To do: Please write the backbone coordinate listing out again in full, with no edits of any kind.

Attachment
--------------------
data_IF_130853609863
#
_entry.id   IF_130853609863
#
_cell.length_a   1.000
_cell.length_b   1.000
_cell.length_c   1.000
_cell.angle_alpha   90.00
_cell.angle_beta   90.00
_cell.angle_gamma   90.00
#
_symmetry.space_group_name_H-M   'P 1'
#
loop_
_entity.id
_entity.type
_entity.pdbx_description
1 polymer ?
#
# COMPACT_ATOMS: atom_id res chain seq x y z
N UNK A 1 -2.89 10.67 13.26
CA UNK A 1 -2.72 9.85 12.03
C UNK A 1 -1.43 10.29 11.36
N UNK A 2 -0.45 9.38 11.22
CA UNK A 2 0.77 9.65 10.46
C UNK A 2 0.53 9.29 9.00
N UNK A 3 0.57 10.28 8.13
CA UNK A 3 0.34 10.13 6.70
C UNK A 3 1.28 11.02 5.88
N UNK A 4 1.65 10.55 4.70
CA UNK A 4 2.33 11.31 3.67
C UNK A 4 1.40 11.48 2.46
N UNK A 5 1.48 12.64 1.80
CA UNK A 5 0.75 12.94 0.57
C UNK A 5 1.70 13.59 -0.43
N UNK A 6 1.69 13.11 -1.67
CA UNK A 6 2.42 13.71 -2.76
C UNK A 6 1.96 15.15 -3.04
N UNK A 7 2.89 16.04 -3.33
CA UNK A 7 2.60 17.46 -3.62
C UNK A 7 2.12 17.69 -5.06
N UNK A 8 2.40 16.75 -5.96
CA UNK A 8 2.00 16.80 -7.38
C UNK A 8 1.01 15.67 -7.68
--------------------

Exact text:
data_IF_130853609863
#
_entry.id   IF_130853609863
#
_cell.length_a   1.000
_cell.length_b   1.000
_cell.length_c   1.000
_cell.angle_alpha   90.00
_cell.angle_beta   90.00
_cell.angle_gamma   90.00
#
_symmetry.space_group_name_H-M   'P 1'
#
loop_
_entity.id
_entity.type
_entity.pdbx_description
1 polymer ?
#
# COMPACT_ATOMS: atom_id res chain seq x y z
N UNK A 1 -2.89 10.67 13.26
CA UNK A 1 -2.72 9.85 12.03
C UNK A 1 -1.43 10.29 11.36
N UNK A 2 -0.45 9.38 11.22
CA UNK A 2 0.77 9.65 10.46
C UNK A 2 0.53 9.29 9.00
N UNK A 3 0.57 10.28 8.13
CA UNK A 3 0.34 10.13 6.70
C UNK A 3 1.28 11.02 5.88
N UNK A 4 1.65 10.55 4.70
CA UNK A 4 2.33 11.31 3.67
C UNK A 4 1.40 11.48 2.46
N UNK A 5 1.48 12.64 1.80
CA UNK A 5 0.75 12.94 0.57
C UNK A 5 1.70 13.59 -0.43
N UNK A 6 1.69 13.11 -1.67
CA UNK A 6 2.42 13.71 -2.76
C UNK A 6 1.96 15.15 -3.04
N UNK A 7 2.89 16.04 -3.33
CA UNK A 7 2.60 17.46 -3.62
C UNK A 7 2.12 17.69 -5.06
N UNK A 8 2.40 16.75 -5.96
CA UNK A 8 2.00 16.80 -7.38
C UNK A 8 1.01 15.67 -7.68